Academic journal article Journal of Cultural Diversity

Health Care Provider and Consumer Understandings of Cultural Safety and Cultural Competency in Health Care: An Australian Study

Academic journal article Journal of Cultural Diversity

Health Care Provider and Consumer Understandings of Cultural Safety and Cultural Competency in Health Care: An Australian Study

Article excerpt

Abstract: There is increasing recognition in Australia that racial and ethnic minority groups experience significant disparities in health and health care compared with the average population and that the Australian health care system needs to be more responsive to the health and care needs of these groups. The paper presents the findings of a year long study that explored what providers and recipients of health care know and understand about the nature and implications of providing culturally safe and competent health care to minority racial and ethnic groups in Victoria, Australia. Analysis of the data obtained from interviewing 145 participants recruited from over 17 different organizational sites revealed a paucity of knowledge and understanding of this issue and the need for a new approach to redress the status quo.

Key Words: Cultural Safety, Cultural Competency, Minorities, Health Outcomes, Australia.

It is being increasingly recognized internationally that the nealth status of racial and ethnic minority groups (including immigrants and refugees) is often worse than that of the average population of the country they are living in. The health status of the world's Indigenous Peoples is also known to be well below that of the average population of their countries, with life expectancy rates at birth being 10 to 20 years less than for the overall population, and infant mortality rates being 1.5 to 3 times greater than the national average (International Council of Nurses, 2003). Although the reasons for the disparities in health among minority racial, ethno-cultural and indigenous groups are complex, it is widely acknowledged that a key variable contributing to this situation is that these groups are 'not receiving the same level of health care in diagnosis, treatment and preventative services that the average population receives' and that health care services 'are not responsive enough to their specific needs' (Novak-Zezula, 2005).

Australia has long been recognized as being a multicultural society (Commonwealth of Australia, 1999). Its population is comprised of people from over 200 different countries, practising over 116 religions, and speaking over 180 languages with over 16% of speaking languages other than English at home. Add to this the cultural and linguistic diversity of the Indigenous Peoples of Australia, and the multicultural nature of Australian society is underscored. These demographics indicate that Australia is not just a 'multicultural society', but also one of the most culturally diverse societies in the world.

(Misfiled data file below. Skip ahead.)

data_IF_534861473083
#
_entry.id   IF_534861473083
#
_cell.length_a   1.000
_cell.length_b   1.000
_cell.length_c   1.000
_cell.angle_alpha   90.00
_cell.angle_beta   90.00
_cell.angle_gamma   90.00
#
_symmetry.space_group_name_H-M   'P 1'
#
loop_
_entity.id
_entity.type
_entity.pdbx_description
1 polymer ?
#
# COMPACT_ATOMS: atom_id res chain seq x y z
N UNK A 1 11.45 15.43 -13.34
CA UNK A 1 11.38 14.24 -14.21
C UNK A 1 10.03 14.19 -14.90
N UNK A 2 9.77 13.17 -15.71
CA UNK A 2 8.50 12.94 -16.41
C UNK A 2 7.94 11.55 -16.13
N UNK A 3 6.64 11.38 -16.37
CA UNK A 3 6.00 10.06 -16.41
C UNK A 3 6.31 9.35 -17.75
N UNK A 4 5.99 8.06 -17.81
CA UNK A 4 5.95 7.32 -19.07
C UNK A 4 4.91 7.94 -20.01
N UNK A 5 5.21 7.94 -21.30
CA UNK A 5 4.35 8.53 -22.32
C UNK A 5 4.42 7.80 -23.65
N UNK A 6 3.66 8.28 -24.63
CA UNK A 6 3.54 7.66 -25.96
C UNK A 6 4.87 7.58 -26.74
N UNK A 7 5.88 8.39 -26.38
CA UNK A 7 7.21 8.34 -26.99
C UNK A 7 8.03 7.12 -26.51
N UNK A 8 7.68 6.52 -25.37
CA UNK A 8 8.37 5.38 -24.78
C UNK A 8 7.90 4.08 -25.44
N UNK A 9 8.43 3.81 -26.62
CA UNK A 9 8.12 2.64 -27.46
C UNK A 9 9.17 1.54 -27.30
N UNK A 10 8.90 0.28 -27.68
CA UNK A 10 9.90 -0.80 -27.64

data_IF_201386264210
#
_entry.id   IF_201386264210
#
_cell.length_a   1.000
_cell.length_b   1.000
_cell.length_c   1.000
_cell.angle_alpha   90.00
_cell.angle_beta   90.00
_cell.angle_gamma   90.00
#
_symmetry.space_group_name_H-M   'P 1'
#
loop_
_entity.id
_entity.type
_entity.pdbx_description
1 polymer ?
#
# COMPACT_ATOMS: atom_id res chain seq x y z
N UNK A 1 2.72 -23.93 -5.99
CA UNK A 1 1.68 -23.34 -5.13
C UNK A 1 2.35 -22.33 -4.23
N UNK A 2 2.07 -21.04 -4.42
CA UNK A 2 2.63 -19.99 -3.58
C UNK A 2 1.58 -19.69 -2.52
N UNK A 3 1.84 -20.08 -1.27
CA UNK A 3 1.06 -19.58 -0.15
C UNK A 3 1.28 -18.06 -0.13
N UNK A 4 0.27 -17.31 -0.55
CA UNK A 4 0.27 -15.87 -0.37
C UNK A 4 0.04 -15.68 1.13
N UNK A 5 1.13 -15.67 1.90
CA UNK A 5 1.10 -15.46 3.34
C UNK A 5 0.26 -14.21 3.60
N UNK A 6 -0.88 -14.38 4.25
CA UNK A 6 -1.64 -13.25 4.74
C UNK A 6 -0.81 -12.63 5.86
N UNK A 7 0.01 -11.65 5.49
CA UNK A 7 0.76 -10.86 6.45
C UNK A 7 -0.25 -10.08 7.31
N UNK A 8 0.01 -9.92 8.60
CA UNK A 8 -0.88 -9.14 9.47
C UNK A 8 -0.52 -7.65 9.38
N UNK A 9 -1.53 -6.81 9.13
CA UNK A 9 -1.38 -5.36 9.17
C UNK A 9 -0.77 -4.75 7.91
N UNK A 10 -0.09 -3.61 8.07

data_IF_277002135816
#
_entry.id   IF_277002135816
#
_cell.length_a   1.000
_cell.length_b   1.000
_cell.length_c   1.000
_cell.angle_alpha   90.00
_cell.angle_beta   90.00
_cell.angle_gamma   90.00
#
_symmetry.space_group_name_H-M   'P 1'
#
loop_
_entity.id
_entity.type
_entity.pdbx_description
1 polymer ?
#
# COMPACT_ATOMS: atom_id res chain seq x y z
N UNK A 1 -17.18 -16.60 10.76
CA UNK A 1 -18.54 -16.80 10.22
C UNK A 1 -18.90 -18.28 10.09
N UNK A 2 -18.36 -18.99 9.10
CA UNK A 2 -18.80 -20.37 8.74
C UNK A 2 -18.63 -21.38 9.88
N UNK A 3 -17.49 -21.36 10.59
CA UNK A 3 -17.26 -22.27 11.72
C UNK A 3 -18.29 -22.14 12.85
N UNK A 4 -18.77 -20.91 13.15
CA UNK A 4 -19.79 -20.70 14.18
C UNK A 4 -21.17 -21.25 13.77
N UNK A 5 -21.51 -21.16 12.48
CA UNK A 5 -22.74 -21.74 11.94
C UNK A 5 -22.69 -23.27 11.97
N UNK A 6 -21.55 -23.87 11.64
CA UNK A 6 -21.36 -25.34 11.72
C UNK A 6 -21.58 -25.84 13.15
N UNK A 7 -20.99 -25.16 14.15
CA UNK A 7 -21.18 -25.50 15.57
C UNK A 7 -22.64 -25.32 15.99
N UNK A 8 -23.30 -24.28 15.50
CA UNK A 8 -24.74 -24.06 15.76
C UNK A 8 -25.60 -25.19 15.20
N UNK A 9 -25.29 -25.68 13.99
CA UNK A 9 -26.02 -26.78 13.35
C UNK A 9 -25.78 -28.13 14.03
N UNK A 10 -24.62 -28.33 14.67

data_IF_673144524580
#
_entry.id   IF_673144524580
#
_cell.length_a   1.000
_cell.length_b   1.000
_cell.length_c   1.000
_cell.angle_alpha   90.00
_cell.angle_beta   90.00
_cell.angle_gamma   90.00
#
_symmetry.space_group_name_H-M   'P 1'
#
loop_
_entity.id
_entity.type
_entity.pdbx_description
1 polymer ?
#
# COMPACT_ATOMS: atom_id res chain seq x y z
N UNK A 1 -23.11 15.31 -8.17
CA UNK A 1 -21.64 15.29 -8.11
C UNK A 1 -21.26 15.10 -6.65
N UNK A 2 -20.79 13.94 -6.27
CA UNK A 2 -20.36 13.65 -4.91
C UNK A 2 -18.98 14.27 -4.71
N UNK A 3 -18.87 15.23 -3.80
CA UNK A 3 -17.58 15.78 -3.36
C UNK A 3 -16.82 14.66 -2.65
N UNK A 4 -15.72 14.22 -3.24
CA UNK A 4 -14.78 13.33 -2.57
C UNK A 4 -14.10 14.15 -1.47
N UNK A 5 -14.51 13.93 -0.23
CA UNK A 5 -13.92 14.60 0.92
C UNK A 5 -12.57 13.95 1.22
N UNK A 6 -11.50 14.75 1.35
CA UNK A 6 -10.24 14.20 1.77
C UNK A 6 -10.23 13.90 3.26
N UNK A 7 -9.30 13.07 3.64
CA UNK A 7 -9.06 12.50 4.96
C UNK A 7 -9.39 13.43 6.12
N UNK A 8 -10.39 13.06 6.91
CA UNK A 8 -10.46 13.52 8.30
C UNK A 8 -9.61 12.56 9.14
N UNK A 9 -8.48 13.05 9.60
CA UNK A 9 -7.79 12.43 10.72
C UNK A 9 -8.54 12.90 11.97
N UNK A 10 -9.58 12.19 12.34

Consistent with overseas trends, there has been increasing recognition in Australia that, despite being responsible for the provision of services to people and communities of diverse racial, ethno-cultural and language backgrounds, and despite over 30 years of multicultural policies and programs, Australia's health care system is not as responsive as it should be to the needs of the culturally diverse minority populations it serves (Allotey, Manderson & Reidpath, 2002; Centre for Culture Ethnicity and Health 2003; Murray & Skull, 2005; Proctor, 2004). Of particular concern to those in the field is that people of minority racial, ethno-cultural and language backgrounds in Australia are generally 'underserved' by local health care and other social services, experience unequal burdens of disease, confront cultural and language barriers to accessing appropriate health care, and receive a lower level and quality of care when they do access health care services compared to the average population (Murray & Skull, 2005; Correa-Velez, Gifford, & Bice, 2005; National Multicultural Mental Health Policy Steering Group, 2004; Proctor, 2004; Thomson, Burns, Burrow, & Kirov, 2004; Allotey, 2003; Manderson & Allotey, 2003; Allotey, Manderson & Reidpath, 2002; Stolk, Ziguras, Saunders, Garlick, Stuart, & Coffey, 1998). In response to these concerns, those at the forefront of delivering services to Australia's multicultural population are demanding that immediate action be taken to improve the overall responsiveness of the Australian health care system to the health and care needs of minority racial, ethno-cultural groups and ipso facto reduce the disparities in health and quality care that these groups are known to experience. …

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